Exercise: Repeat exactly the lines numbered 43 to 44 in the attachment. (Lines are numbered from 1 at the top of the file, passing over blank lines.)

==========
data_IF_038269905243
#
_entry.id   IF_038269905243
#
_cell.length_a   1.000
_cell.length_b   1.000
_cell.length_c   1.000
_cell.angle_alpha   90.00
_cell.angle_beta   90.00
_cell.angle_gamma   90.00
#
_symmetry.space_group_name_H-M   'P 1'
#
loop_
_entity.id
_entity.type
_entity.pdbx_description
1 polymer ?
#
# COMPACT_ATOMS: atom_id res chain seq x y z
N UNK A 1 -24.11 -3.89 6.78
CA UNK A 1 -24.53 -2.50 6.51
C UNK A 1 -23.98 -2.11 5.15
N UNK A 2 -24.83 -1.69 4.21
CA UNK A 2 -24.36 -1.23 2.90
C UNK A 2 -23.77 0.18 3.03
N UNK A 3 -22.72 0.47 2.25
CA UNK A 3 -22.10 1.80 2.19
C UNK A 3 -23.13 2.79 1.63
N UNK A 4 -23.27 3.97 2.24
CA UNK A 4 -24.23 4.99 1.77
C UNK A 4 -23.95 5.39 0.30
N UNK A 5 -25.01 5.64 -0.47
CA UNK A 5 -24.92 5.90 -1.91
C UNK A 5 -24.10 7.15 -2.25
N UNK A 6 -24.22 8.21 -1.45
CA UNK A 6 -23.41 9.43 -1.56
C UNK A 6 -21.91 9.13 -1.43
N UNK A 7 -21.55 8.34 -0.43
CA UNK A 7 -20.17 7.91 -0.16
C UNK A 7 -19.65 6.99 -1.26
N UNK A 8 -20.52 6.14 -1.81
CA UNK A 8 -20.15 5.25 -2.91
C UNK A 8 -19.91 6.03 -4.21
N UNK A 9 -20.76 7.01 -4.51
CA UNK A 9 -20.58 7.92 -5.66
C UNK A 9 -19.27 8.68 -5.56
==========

CA UNK A 8 -20.15 5.25 -2.91
C UNK A 8 -19.91 6.03 -4.21